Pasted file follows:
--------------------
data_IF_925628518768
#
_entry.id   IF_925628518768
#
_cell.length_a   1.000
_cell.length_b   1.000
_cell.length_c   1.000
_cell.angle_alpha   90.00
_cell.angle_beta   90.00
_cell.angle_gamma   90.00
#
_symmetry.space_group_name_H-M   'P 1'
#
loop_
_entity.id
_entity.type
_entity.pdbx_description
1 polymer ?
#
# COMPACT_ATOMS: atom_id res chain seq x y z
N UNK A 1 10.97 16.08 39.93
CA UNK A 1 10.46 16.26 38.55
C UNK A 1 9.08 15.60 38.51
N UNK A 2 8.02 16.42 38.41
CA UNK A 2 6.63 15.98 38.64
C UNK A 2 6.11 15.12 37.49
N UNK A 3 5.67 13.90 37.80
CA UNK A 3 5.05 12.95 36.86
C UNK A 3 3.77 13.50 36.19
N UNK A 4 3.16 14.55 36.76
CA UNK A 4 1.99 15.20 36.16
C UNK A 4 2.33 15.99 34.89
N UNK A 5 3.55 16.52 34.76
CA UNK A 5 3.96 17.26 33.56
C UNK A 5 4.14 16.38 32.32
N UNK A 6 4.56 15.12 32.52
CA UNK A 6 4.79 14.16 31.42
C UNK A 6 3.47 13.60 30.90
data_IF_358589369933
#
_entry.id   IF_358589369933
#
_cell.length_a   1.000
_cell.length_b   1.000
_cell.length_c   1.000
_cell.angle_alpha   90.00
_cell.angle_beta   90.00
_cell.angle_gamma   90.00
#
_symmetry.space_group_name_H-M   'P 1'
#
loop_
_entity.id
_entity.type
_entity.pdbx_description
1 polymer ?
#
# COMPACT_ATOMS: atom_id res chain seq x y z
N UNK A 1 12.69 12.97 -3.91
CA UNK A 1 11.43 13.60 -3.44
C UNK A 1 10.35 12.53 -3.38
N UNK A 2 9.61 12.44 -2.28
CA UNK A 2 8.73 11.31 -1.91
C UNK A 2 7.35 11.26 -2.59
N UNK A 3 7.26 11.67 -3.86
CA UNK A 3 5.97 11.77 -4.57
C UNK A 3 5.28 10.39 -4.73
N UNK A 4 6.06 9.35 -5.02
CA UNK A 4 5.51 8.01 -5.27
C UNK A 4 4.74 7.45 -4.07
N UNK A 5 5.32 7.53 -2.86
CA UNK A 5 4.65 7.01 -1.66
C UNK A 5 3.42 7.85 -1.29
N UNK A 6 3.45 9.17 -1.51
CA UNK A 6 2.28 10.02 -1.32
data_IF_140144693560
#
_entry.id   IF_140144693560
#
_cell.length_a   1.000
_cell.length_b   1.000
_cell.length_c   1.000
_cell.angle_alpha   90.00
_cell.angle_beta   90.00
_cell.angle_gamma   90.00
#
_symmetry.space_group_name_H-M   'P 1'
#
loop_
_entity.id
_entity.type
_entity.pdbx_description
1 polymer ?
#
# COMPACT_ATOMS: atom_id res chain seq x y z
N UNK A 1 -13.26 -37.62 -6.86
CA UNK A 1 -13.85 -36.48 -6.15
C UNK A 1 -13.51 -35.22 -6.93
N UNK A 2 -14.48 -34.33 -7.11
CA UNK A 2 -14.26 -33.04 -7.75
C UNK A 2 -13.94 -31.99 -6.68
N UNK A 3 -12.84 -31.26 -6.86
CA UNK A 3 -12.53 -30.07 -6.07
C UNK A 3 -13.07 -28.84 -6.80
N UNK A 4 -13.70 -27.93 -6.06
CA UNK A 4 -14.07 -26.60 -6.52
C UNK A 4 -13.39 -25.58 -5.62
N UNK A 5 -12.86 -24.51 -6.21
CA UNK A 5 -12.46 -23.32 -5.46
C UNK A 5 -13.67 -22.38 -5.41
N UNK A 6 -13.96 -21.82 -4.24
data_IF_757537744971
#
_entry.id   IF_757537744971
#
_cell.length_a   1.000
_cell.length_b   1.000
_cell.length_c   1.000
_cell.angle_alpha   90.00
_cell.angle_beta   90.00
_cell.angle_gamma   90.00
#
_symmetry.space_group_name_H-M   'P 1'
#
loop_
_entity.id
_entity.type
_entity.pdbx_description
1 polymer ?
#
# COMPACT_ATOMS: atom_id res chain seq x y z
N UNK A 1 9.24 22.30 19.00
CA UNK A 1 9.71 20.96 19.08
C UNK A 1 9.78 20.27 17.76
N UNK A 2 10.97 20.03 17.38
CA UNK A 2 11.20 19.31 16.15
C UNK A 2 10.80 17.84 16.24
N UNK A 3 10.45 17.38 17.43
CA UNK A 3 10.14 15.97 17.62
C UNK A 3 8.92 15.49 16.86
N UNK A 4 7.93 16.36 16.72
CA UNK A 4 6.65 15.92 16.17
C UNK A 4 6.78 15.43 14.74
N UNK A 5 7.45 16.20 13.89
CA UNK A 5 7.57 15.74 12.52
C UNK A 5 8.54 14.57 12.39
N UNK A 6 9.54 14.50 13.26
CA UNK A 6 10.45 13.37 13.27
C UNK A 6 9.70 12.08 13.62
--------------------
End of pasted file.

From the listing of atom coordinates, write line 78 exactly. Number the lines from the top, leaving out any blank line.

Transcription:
_entry.id   IF_140144693560